He was diognosed as scizophrenic because they didnt have any diognosis then for what he was suffering (PTSD), furthermore the department of vet afairs did NOTHING for my grandfather, my grandmother or my mum and uncle. Mum and nan had to fight them for years to get recognition that what he was suffering was caused by the war and it wasnt untill after he died that they finally accepted responcibility and gave my grandmother a war widows pention and a gold card.



    Once again we see people like Read only calling the mentally ill "Weak"
  18. Believe Happy medium Valued Senior Member

    I don't what to say except

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  19. Michael 歌舞伎 Valued Senior Member

    It's probably related to the types of people who enter the army.
  20. Read-Only Valued Senior Member

    Yeah, Asguard, we're perfectly aware of your stance on "mentally ill" since you've openly said you fall into that group. AND your insistence that there are no criminals at all - just people who need treatment for mental illness and they would become fine, upstanding citizens.

    So tell me once again - exactly who is "weak" and "stupid" here????:bugeye:
  21. chimpkin C'mon, get happy! Registered Senior Member

    Since I have it from dysfunctional family Olympics, one of the things I really geek on is PTSD...it is a condition wherein physiological vulnerability meets trauma. IOW some people are more neurologically susceptible to the brain structure changes involved; we just do not know who those are yet.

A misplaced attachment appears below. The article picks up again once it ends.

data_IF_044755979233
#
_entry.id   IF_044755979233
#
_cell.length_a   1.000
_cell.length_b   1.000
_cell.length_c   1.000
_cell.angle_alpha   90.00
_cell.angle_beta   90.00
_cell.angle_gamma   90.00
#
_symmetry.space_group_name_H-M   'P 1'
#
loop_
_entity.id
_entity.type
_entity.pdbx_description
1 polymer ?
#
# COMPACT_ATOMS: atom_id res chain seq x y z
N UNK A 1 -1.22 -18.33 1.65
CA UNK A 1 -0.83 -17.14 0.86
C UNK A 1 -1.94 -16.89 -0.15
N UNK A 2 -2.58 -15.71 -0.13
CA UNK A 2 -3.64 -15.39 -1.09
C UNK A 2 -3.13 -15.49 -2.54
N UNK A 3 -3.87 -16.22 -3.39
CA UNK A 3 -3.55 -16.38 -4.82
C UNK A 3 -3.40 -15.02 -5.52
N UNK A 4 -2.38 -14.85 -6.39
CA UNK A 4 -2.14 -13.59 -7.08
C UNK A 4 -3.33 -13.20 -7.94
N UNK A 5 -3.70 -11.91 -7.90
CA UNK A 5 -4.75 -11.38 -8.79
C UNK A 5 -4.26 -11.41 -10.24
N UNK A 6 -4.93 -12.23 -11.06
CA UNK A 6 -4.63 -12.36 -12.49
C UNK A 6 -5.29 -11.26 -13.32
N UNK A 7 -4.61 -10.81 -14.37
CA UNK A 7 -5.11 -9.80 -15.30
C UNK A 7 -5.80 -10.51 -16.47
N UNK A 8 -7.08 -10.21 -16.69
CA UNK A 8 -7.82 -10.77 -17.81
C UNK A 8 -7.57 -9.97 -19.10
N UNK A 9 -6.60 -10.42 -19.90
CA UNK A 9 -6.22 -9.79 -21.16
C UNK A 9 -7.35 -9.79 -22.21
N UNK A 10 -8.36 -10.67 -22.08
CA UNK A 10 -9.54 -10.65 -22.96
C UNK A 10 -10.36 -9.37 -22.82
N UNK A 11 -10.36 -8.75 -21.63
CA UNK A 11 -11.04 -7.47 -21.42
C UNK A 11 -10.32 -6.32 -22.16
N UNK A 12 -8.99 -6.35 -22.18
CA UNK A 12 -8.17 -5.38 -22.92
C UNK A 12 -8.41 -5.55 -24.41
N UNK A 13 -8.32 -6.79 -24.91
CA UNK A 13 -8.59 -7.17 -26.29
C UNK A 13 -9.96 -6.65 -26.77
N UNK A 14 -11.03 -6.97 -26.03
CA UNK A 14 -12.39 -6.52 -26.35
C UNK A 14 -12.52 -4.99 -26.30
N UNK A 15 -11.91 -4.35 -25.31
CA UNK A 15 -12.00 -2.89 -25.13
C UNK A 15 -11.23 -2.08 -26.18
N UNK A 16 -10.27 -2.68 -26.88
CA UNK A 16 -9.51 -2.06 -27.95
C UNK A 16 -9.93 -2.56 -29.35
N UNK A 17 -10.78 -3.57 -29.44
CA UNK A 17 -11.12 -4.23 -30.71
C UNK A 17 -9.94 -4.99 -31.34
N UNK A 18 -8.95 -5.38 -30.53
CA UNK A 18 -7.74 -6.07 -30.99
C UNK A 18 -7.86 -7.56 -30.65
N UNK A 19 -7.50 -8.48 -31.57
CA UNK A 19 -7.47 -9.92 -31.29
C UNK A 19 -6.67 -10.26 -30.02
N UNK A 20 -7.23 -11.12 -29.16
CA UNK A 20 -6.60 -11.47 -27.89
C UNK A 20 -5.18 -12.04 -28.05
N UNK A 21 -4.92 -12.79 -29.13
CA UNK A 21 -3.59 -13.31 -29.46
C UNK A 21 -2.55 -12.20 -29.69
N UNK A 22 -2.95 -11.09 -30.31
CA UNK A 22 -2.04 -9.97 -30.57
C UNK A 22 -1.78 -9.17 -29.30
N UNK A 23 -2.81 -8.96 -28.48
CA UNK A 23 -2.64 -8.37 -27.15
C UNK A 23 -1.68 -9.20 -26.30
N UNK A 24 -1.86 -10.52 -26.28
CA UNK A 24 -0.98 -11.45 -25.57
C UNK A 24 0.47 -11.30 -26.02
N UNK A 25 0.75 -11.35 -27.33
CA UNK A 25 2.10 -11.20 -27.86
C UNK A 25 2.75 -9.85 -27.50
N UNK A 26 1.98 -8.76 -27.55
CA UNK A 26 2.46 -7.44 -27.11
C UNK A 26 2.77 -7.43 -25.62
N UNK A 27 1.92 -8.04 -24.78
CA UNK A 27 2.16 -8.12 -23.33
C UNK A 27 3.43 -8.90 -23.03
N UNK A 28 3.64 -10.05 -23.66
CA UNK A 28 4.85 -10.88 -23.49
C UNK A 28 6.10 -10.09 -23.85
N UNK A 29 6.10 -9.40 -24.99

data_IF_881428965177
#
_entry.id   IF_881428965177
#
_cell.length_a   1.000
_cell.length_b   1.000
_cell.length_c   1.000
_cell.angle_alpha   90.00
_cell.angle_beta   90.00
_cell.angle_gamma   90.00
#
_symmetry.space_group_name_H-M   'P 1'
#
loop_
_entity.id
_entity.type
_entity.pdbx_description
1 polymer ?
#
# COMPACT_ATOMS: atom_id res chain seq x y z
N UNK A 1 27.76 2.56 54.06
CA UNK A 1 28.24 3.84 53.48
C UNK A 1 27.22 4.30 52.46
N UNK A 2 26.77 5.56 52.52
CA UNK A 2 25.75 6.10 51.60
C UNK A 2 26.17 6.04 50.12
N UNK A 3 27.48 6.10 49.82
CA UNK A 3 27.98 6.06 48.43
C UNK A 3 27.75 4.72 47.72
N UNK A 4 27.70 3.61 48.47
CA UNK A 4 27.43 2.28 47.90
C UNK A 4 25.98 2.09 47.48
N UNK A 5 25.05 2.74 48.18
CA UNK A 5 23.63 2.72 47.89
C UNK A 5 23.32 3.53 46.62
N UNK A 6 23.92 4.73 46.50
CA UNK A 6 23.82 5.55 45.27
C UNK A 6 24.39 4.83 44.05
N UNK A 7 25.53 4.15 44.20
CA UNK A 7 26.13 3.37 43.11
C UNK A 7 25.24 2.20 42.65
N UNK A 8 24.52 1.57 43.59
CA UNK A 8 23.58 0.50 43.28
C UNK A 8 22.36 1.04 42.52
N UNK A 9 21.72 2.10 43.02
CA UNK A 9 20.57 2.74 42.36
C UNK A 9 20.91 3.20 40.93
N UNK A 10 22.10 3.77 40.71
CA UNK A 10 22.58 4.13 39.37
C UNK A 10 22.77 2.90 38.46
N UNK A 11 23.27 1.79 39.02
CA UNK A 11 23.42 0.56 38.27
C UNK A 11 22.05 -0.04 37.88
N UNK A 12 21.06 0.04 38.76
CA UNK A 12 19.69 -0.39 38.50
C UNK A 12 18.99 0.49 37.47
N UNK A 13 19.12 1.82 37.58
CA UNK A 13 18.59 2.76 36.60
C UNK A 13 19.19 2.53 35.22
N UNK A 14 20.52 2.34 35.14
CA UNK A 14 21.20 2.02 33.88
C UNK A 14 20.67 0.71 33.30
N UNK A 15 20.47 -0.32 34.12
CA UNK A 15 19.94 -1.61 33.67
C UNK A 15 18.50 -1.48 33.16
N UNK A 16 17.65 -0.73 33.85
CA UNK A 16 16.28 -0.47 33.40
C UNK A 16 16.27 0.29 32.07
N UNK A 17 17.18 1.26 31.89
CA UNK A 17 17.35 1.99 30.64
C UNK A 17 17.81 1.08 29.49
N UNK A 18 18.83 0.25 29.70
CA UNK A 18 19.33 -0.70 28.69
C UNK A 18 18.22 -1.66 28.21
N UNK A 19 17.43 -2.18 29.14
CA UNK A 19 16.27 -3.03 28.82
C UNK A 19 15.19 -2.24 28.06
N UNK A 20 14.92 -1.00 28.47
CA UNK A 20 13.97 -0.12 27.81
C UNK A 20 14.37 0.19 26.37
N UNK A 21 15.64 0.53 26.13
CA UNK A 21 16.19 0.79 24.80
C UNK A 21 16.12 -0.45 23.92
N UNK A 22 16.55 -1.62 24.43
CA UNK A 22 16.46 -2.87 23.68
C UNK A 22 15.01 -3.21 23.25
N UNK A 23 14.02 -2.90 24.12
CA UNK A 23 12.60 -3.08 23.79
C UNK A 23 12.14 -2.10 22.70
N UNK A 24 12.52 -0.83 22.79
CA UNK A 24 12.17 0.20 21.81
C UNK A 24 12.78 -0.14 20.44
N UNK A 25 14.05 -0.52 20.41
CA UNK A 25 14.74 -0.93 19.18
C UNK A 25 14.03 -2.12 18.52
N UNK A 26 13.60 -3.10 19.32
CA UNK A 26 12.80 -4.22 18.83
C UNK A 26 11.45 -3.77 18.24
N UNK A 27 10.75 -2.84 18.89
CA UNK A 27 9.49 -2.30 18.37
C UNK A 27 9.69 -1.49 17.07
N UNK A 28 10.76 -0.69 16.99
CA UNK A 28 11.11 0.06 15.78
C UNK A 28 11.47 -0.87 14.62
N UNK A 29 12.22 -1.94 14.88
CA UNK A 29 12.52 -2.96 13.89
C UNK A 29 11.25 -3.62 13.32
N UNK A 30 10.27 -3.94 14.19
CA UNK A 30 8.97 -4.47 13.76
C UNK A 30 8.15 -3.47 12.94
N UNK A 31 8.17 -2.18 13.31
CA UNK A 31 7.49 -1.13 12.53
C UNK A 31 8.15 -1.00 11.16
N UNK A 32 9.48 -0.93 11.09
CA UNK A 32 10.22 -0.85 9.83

I do think I remember blows to the head (or brain injury from a high explosives blastwave) is more likely to add to problems after service...so even those who survive an IED attack may get...knocked not silly, but knocked into problems controlling temper and impulsivity.
  22. wynn ˙ Valued Senior Member

    Good point.
    The demographics of people who enter the army have changed.

    In previous times, men were mostly drafted in the times of war or there was a mandatory service term for all able-bodied men. These men were likely to have a considerably different attitude toward combat than the modern-day soldiers, many of whom join freely (although many join because of economic pressures/conveniences).
  23. Believe Happy medium Valued Senior Member

    That doesn't make sense either. Wouldn't you think that being force into doing it would make you MORE likely to commit suicide, not less?